Domestic Oil Export Ban
Over the past decade, under expectations of a far different crude oil production outlook, the domestic refining industry reconfigured itself to process the heavier and sour crude oil expected to be imported from Mexico, Venezuela, and Canada. Many refiners now have a limited ability to process growing domestic crude oil, which is light and sweet, without a material loss in efficiency. The anticipated growth in shale crude oil production could overwhelm the limited light sweet crude oil currently being imported from other countries. As a result of the domestic oil export ban adopted in the 1970s, any excess growth of light sweet crude oil could be forced to compete domestically on price with alternative, lower quality, grades of imported crude.
In 2013, West Texas Intermediate (the domestic light sweet benchmark) averaged a $10 per barrel discount to Brent (the global light sweet benchmark). Historically, these two grades of crude oil have been close to parity but infrastructure bottlenecks and the export ban have made recent price dislocations more difficult to arbitrage away. The longer-term question is whether North American crude oil could significantly disconnect from similar global grades of crude oil. The extent to which this happens will be driven in part by policy choices. Restrictions on exports were part of a broader energy policy put in place during a period of significant crude oil disruptions and shortages in the 1970s. Many of these policies created unintended consequences and have subsequently been repealed. However, the restrictions on crude oil exports remain in place.
When it comes to analyzing policy, we are careful to distinguish what we believe should happen from what is likely to happen. Current price dislocations, and an expectation of steadily increasing crude production, bear little resemblance to the supply and demand fundamentals of the 1970s. This, along with the recent approval of liquefied natural gas (LNG) export terminals and ongoing coal exports, suggests a re-examination of the export policy is likely.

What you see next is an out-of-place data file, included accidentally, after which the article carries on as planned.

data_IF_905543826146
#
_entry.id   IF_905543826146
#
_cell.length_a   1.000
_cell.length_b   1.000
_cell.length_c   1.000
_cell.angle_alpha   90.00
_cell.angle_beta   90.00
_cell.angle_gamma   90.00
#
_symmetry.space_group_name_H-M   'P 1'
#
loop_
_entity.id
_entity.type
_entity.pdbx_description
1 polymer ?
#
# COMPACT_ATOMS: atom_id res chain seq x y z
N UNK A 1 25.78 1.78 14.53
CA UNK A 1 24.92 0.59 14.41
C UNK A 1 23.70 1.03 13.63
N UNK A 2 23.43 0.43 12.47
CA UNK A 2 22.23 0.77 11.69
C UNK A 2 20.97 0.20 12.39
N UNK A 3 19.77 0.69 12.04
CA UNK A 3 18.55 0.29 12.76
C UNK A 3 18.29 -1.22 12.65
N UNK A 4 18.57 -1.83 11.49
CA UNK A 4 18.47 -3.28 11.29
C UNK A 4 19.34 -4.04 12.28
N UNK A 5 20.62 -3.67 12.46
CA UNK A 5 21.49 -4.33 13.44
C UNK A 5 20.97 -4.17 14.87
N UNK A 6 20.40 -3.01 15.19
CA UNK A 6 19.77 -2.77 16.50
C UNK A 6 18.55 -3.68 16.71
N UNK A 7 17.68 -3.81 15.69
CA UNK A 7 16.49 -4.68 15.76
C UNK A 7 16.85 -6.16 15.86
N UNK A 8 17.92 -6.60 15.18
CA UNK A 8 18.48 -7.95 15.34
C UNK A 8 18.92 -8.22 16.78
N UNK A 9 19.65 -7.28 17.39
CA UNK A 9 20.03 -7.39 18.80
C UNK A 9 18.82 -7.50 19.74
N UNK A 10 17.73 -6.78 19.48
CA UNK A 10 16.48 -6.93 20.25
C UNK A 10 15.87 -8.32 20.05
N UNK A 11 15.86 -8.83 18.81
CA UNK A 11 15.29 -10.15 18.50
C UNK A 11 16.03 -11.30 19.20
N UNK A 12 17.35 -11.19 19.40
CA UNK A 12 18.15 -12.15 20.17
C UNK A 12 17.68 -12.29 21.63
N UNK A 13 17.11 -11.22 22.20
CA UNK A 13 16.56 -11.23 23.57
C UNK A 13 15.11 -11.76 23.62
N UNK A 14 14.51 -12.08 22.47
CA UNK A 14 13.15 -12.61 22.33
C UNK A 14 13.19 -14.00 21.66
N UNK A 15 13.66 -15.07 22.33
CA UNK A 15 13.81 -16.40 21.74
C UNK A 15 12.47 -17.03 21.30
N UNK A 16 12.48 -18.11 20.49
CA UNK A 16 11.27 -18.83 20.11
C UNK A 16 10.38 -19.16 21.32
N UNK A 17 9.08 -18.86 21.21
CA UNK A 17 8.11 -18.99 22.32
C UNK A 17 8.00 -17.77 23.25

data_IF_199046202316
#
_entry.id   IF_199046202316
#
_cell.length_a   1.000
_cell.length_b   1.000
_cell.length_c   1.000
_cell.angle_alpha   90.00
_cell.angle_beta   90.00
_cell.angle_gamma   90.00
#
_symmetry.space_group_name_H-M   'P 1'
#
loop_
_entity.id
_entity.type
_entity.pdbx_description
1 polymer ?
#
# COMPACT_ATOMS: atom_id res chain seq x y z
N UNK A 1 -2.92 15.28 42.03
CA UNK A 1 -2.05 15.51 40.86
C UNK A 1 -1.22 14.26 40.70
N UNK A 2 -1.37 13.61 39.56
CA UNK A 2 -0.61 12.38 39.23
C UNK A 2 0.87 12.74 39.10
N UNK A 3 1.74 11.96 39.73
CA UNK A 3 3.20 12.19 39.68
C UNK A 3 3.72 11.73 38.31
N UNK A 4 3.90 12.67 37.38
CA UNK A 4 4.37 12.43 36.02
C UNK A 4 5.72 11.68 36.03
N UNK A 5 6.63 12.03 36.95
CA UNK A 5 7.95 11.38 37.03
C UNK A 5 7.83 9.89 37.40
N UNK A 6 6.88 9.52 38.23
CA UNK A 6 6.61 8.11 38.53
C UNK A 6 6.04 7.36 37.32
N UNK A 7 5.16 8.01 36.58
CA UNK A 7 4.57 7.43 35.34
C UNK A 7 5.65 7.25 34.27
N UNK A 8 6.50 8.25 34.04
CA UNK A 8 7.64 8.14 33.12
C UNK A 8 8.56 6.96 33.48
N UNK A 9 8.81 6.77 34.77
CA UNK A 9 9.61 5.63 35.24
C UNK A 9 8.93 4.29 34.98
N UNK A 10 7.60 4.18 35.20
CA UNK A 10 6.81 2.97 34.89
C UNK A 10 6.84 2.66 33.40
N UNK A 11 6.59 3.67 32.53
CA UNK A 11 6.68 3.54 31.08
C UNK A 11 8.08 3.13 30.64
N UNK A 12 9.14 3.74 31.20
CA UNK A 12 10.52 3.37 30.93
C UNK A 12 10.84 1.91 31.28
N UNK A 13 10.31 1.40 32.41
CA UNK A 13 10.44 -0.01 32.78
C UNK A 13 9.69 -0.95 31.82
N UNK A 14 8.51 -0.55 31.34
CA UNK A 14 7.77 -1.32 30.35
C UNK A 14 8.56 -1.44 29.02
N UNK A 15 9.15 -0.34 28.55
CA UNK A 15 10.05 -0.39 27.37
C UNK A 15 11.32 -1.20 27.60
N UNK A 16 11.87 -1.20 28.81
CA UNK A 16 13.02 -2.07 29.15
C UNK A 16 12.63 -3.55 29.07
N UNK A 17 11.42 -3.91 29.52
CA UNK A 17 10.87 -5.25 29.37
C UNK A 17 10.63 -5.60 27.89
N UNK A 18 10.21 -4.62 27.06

Any change in policy can be expected to be a drawn out process as many opposing views come into the debate. The most prominent concern is likely to be whether exports would impact domestic gasoline prices. The general public’s view seems to be that the price of domestic crude oil is strongly correlated with the price of gasoline. However, since there is no ban on domestic gasoline exports, domestic gasoline prices are actually more correlated with international gasoline prices, and consequently, domestic gasoline prices are more influenced by international crude oil prices. With the current domestic crude oil price dislocation, domestic refiners have an advantage. The most sustainable path to reducing domestic gasoline prices might be to encourage the supply of oil available to international markets.
The structural changes taking place in the energy sector are creating unique long-term opportunities for some exceptionally well-positioned domestic E&P companies. A number of favorable changes underway have the potential to create a growing relative advantage against the global competition. While recent industry success has created its own challenges, the economic motivations of various industry participants, including policymakers, are too high to not provide sustainable solutions to these challenges. In the event the export restrictions are eased, the potential consequences for the energy sector could be profound. The secular tailwinds for the domestic refining industry become headwinds, and secular crosswinds for the domestic E&P industry and oil service industry become tailwinds.
Commodity and stock prices can be volatile in the short-term, but intrinsic value is far more stable and is the critical benchmark for our investment decision-making. On this front, we believe several domestic E&P companies are uniquely positioned to grow production per share over the next five years and beyond. If these companies are successful, as we anticipate, their intrinsic value should also continue to grow.
Originally published March 19, 2014
The views expressed are those of the research analyst as of March 2014, are subject to change, and may differ from the views of other research analysts, portfolio managers or the firm as a whole. These opinions are not intended to be a forecast of future events, a guarantee of future results, or investment advice.